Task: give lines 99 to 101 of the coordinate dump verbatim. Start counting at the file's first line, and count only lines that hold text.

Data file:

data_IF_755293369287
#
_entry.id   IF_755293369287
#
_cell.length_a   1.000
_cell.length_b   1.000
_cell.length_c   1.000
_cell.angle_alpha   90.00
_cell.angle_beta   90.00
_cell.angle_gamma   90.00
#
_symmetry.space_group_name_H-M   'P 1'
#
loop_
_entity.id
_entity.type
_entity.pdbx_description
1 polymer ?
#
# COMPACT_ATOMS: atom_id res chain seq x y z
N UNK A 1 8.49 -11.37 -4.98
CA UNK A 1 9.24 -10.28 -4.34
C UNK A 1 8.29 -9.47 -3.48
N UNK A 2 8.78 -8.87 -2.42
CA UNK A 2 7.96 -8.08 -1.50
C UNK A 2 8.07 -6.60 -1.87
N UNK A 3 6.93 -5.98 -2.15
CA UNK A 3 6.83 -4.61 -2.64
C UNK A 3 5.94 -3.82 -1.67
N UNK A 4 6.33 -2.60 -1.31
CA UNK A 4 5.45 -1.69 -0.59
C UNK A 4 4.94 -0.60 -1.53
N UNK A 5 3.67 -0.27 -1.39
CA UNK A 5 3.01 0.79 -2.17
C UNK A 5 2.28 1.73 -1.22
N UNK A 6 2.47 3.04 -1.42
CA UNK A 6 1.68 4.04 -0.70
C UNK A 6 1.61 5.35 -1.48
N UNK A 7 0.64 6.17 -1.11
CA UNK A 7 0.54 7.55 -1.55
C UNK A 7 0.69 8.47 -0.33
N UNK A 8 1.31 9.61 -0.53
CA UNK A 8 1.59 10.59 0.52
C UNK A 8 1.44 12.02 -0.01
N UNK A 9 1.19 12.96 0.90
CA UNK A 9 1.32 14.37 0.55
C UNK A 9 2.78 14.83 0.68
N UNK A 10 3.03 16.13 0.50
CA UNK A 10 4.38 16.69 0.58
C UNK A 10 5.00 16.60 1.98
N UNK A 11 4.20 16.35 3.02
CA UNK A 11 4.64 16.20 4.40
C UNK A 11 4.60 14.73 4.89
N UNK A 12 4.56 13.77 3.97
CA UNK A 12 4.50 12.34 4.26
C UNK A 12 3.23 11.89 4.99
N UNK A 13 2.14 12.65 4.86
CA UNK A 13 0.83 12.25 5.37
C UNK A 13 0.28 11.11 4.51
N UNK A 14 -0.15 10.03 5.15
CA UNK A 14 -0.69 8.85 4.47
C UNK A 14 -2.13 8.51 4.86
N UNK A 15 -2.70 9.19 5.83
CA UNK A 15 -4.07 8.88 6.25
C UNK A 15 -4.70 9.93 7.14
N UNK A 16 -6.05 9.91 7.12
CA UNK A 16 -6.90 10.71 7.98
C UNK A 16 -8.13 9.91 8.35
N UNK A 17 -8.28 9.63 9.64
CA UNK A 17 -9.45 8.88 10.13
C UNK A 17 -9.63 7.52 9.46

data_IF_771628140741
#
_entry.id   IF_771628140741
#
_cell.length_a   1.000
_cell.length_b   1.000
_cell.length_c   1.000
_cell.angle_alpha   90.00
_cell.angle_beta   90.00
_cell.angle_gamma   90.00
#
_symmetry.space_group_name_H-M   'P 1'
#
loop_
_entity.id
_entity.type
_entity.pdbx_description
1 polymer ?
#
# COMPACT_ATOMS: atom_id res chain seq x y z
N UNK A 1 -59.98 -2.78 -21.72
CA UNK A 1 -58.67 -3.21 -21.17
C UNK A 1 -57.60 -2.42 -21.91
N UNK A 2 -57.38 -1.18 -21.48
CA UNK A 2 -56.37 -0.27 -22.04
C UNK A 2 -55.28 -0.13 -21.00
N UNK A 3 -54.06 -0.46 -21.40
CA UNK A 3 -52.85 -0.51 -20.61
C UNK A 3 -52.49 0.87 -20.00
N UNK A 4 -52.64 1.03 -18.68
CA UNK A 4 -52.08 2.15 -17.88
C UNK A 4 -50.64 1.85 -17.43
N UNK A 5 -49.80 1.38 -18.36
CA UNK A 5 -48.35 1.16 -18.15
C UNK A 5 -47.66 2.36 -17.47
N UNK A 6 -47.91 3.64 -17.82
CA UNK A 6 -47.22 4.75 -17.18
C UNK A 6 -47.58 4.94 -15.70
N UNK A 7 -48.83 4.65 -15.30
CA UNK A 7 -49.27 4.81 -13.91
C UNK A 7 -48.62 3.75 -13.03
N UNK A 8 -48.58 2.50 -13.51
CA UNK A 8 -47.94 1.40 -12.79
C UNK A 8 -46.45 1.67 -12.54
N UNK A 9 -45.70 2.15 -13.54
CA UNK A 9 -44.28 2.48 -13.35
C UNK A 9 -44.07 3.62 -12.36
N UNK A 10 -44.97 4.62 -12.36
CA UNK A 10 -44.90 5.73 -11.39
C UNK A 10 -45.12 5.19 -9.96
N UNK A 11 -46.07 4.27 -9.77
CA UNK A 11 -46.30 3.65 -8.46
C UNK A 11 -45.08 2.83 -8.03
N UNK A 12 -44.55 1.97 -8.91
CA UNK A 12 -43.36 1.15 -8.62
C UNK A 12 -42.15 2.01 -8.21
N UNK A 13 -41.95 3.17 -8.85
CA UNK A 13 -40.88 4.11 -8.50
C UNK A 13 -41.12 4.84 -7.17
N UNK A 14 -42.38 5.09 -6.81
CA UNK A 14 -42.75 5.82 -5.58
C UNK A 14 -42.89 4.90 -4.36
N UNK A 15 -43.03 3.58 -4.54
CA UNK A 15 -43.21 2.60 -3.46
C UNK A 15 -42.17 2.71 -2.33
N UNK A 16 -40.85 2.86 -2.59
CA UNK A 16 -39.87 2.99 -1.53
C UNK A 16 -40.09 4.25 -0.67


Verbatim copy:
CA UNK A 3 -52.85 -0.51 -20.61
C UNK A 3 -52.49 0.87 -20.00
N UNK A 4 -52.64 1.03 -18.68